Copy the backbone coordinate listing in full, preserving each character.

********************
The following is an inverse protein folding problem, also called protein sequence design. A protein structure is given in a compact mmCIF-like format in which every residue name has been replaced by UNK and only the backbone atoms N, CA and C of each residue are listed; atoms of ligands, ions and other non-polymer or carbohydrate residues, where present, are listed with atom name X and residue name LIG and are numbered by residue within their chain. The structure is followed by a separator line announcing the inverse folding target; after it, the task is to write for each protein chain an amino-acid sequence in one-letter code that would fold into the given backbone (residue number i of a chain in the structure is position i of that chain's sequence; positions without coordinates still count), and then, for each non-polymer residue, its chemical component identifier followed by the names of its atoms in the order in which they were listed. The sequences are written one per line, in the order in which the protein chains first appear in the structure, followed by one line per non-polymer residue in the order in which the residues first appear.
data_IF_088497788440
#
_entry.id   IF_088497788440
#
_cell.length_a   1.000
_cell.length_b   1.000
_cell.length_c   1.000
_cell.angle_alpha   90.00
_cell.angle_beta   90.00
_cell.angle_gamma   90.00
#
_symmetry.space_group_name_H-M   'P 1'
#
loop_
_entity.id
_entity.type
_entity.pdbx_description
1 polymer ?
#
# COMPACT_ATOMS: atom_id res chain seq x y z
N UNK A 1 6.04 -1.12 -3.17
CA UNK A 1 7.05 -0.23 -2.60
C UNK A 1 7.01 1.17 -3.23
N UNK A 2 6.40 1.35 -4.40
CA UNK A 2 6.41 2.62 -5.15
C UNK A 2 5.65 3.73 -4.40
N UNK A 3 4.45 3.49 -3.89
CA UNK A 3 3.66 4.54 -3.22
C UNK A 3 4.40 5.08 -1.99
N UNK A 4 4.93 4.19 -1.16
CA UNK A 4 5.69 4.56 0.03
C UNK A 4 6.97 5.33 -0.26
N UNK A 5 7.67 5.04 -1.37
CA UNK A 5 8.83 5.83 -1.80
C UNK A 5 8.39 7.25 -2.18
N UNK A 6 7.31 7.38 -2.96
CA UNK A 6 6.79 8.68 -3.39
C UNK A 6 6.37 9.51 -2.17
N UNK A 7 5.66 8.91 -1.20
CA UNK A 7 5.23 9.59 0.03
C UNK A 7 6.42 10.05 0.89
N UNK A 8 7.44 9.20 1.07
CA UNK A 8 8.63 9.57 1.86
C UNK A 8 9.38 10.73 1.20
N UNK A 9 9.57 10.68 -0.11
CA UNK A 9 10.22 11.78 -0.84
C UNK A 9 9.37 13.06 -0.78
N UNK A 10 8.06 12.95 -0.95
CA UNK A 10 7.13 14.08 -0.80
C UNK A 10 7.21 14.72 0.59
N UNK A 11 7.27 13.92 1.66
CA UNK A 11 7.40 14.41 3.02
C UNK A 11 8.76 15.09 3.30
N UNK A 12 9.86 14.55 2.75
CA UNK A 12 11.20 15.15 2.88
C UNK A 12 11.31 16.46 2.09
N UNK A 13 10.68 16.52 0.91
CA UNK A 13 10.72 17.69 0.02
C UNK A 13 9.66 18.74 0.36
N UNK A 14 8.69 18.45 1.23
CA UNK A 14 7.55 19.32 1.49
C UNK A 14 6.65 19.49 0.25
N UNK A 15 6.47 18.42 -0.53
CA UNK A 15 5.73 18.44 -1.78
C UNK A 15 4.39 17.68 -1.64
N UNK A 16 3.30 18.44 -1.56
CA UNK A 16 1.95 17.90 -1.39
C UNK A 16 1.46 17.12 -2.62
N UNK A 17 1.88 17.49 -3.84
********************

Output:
The following is an inverse protein folding problem, also called protein sequence design. A protein structure is given in a compact mmCIF-like format in which every residue name has been replaced by UNK and only the backbone atoms N, CA and C of each residue are listed; atoms of ligands, ions and other non-polymer or carbohydrate residues, where present, are listed with atom name X and residue name LIG and are numbered by residue within their chain. The structure is followed by a separator line announcing the inverse folding target; after it, the task is to write for each protein chain an amino-acid sequence in one-letter code that would fold into the given backbone (residue number i of a chain in the structure is position i of that chain's sequence; positions without coordinates still count), and then, for each non-polymer residue, its chemical component identifier followed by the names of its atoms in the order in which they were listed. The sequences are written one per line, in the order in which the protein chains first appear in the structure, followed by one line per non-polymer residue in the order in which the residues first appear.
data_IF_088497788440
#
_entry.id   IF_088497788440
#
_cell.length_a   1.000
_cell.length_b   1.000
_cell.length_c   1.000
_cell.angle_alpha   90.00
_cell.angle_beta   90.00
_cell.angle_gamma   90.00
#
_symmetry.space_group_name_H-M   'P 1'
#
loop_
_entity.id
_entity.type
_entity.pdbx_description
1 polymer ?
#
# COMPACT_ATOMS: atom_id res chain seq x y z
N UNK A 1 6.04 -1.12 -3.17
CA UNK A 1 7.05 -0.23 -2.60
C UNK A 1 7.01 1.17 -3.23
N UNK A 2 6.40 1.35 -4.40
CA UNK A 2 6.41 2.62 -5.15
C UNK A 2 5.65 3.73 -4.40
N UNK A 3 4.45 3.49 -3.89
CA UNK A 3 3.66 4.54 -3.22
C UNK A 3 4.40 5.08 -1.99
N UNK A 4 4.93 4.19 -1.16
CA UNK A 4 5.69 4.56 0.03
C UNK A 4 6.97 5.33 -0.26
N UNK A 5 7.67 5.04 -1.37
CA UNK A 5 8.83 5.83 -1.80
C UNK A 5 8.39 7.25 -2.18
N UNK A 6 7.31 7.38 -2.96
CA UNK A 6 6.79 8.68 -3.39
C UNK A 6 6.37 9.51 -2.17
N UNK A 7 5.66 8.91 -1.20
CA UNK A 7 5.23 9.59 0.03
C UNK A 7 6.42 10.05 0.89
N UNK A 8 7.44 9.20 1.07
CA UNK A 8 8.63 9.57 1.86
C UNK A 8 9.38 10.73 1.20
N UNK A 9 9.57 10.68 -0.11
CA UNK A 9 10.22 11.78 -0.84
C UNK A 9 9.37 13.06 -0.78
N UNK A 10 8.06 12.95 -0.95
CA UNK A 10 7.13 14.08 -0.80
C UNK A 10 7.21 14.72 0.59
N UNK A 11 7.27 13.92 1.66
CA UNK A 11 7.40 14.41 3.02
C UNK A 11 8.76 15.09 3.30
N UNK A 12 9.86 14.55 2.75
CA UNK A 12 11.20 15.15 2.88
C UNK A 12 11.31 16.46 2.09
N UNK A 13 10.68 16.52 0.91
CA UNK A 13 10.72 17.69 0.02
C UNK A 13 9.66 18.74 0.36
N UNK A 14 8.69 18.45 1.23
CA UNK A 14 7.55 19.32 1.49
C UNK A 14 6.65 19.49 0.25
N UNK A 15 6.47 18.42 -0.53
CA UNK A 15 5.73 18.44 -1.78
C UNK A 15 4.39 17.68 -1.64
N UNK A 16 3.30 18.44 -1.56
CA UNK A 16 1.95 17.90 -1.39
C UNK A 16 1.46 17.12 -2.62
N UNK A 17 1.88 17.49 -3.84